Going out to eat with kids can be, well… terrifying. For some people who have perfect kids who act like angels everywhere they go, this may not be a problem. However, I strive to teach my children the correct way to behave in public and they still get crazy at times.
I went to breakfast with my youngest son this morning and was stunned when he sat politely in his high chair, ate with his fork the proper way and used his inside voice. Who is this perfect child and where did he come from!? It seems like just yesterday when my oldest son was little and I felt like I could never go out to eat because I was that mom who got stared at for having misbehaved children.
When my first child was born, I thought I will never go through that because I’ll teach my kids right from wrong. But, the fact of the matter is, kids will be kids. I did everything I could to prevent meltdowns, accidents, and loud voices in public. But at the end of the day, I had to just accept the fact that these kids of mine are just being kids. Now, don’t get me wrong, I don’t let them run wild or ignore them when they’re acting inappropriately. I take them to a quiet place (a bathroom for example) and have a short talk, explaining why their actions aren’t okay.
However, what I have learned after having two kids, is that I can’t stress myself out when my kids are crazy and I shouldn’t worry what other people think. After all, I breastfed two babies anywhere and everywhere. You should have seen the dirty looks I got from public onlookers because I didn’t use a cover! I’ve become accustomed to these reactions and could honestly care less who looks at me with a judgemental glare.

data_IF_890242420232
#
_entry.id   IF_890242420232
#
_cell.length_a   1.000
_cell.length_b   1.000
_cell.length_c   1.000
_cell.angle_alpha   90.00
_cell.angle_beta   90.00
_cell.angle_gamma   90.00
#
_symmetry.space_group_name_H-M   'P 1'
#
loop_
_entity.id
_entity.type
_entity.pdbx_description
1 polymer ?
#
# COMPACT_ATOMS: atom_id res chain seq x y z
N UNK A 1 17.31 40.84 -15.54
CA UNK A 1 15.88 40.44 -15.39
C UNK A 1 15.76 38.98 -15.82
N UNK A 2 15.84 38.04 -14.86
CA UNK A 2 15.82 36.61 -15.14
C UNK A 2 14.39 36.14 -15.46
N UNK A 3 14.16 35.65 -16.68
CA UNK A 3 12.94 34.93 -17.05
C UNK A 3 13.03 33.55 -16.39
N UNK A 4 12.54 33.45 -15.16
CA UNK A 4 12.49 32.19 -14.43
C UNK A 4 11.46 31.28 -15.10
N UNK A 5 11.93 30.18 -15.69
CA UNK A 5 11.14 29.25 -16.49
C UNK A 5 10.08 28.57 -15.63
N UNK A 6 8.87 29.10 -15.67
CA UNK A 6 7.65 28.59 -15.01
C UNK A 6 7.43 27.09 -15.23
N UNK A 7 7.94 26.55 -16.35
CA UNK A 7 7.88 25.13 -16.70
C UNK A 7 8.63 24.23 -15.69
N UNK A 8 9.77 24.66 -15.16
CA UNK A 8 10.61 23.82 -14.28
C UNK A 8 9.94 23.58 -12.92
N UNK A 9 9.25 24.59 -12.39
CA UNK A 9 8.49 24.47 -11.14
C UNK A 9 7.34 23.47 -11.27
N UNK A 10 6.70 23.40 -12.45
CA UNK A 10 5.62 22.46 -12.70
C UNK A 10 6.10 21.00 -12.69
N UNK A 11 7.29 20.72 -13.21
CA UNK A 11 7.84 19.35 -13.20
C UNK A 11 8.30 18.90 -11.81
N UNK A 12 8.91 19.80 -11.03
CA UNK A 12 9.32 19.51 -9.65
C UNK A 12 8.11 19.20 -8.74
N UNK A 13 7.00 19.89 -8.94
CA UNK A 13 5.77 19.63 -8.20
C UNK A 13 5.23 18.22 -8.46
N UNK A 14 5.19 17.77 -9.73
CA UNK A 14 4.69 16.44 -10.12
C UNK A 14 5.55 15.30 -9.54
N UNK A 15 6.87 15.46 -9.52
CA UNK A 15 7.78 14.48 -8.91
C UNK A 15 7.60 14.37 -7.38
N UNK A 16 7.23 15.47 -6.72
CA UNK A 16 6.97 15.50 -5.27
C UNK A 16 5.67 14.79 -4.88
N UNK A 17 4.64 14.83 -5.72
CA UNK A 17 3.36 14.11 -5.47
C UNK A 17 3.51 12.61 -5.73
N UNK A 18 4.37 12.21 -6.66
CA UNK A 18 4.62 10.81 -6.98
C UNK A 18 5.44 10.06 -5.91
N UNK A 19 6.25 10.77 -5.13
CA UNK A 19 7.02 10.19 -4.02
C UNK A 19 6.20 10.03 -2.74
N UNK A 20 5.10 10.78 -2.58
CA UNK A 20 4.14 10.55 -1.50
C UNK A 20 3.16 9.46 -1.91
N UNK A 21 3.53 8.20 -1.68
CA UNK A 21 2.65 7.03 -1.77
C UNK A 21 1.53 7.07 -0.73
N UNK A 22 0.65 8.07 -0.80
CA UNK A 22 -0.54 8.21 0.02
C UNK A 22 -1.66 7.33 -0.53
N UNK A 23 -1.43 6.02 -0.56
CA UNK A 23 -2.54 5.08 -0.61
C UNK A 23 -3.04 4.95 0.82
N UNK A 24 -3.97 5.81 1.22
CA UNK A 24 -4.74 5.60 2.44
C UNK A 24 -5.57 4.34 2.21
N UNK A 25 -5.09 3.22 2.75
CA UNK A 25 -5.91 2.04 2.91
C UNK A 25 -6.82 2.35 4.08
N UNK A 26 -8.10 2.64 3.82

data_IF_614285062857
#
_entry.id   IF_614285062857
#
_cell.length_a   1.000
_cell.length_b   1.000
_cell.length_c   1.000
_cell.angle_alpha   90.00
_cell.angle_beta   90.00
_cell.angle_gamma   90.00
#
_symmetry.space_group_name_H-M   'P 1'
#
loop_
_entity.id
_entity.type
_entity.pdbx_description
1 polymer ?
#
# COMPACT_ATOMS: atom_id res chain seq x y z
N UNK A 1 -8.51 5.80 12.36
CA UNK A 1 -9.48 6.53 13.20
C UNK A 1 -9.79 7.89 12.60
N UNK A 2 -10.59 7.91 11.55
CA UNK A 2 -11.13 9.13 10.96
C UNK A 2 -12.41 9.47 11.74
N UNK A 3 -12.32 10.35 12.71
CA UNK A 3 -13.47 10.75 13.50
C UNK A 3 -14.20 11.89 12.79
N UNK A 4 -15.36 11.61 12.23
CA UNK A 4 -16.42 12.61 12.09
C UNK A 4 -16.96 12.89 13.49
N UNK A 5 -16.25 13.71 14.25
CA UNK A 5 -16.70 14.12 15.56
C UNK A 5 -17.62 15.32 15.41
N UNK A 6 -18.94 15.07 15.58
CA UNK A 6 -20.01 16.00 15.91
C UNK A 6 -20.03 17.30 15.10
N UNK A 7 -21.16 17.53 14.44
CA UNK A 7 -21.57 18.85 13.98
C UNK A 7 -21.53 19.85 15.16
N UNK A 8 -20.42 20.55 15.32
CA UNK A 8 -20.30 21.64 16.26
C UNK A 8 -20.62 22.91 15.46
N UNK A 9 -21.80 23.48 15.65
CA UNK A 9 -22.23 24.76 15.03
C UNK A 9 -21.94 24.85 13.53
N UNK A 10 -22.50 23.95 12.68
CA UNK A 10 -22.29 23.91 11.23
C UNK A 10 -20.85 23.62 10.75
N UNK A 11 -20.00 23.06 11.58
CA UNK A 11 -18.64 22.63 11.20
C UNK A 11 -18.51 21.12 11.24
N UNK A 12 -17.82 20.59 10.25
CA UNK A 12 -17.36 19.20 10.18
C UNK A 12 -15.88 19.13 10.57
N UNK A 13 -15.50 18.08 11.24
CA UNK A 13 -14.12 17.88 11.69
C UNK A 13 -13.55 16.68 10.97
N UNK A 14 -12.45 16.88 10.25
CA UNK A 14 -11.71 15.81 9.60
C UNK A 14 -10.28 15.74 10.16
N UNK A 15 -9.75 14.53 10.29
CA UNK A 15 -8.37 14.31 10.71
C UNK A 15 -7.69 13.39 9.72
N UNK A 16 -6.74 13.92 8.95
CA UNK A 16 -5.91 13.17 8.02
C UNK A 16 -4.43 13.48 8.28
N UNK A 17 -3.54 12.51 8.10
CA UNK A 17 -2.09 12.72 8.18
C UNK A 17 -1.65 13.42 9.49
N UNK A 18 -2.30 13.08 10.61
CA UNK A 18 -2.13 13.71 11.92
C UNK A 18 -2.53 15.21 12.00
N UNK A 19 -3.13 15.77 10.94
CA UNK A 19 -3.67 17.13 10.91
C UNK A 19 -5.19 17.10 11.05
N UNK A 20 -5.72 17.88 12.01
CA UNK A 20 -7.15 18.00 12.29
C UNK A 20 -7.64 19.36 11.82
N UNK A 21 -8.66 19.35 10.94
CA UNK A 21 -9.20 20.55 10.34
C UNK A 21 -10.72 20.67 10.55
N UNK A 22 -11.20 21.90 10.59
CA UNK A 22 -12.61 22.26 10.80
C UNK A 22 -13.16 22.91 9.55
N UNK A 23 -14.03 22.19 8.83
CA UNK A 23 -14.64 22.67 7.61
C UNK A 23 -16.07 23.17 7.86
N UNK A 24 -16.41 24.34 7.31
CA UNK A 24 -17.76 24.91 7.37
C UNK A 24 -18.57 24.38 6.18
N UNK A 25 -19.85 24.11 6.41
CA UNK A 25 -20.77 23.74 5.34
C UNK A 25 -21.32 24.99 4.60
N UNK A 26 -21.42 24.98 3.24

I don’t claim to know everything about how to teach children to behave in public, especially since each child is different. But here’s a list of things that helped me and my kids (I’ve also included some links for examples):
Things to keep in a small backpack or diaper bag:
- A few matchbox cars
- Grab and Go Coloring Packs
- Tablet or game device
- Puffs or Cheerios
- Small bottles of water
- Small non-electronic games
- Small toy for babies, such as a teething ring with bright colors to keep their attention
- Silicone jewelry for mom to wear, to keep baby’s attention
Verbal games to play for toddlers and older:
- Teach them about table etiquette and make it a game
- Play I Spy while you’re waiting on your food
- Play the Letter Game (name a food beginning with letter A, continuing through the entire alphabet until you end with a food that starts with letter Z)
- See who can count the highest (kids love to show off their counting skills)
If you have any helpful tips that are different from mine, please post them in the comments! Though all moms have different ways of teaching and parenting, we all have the same goal: to teach our kids and help them grow to be successful adults.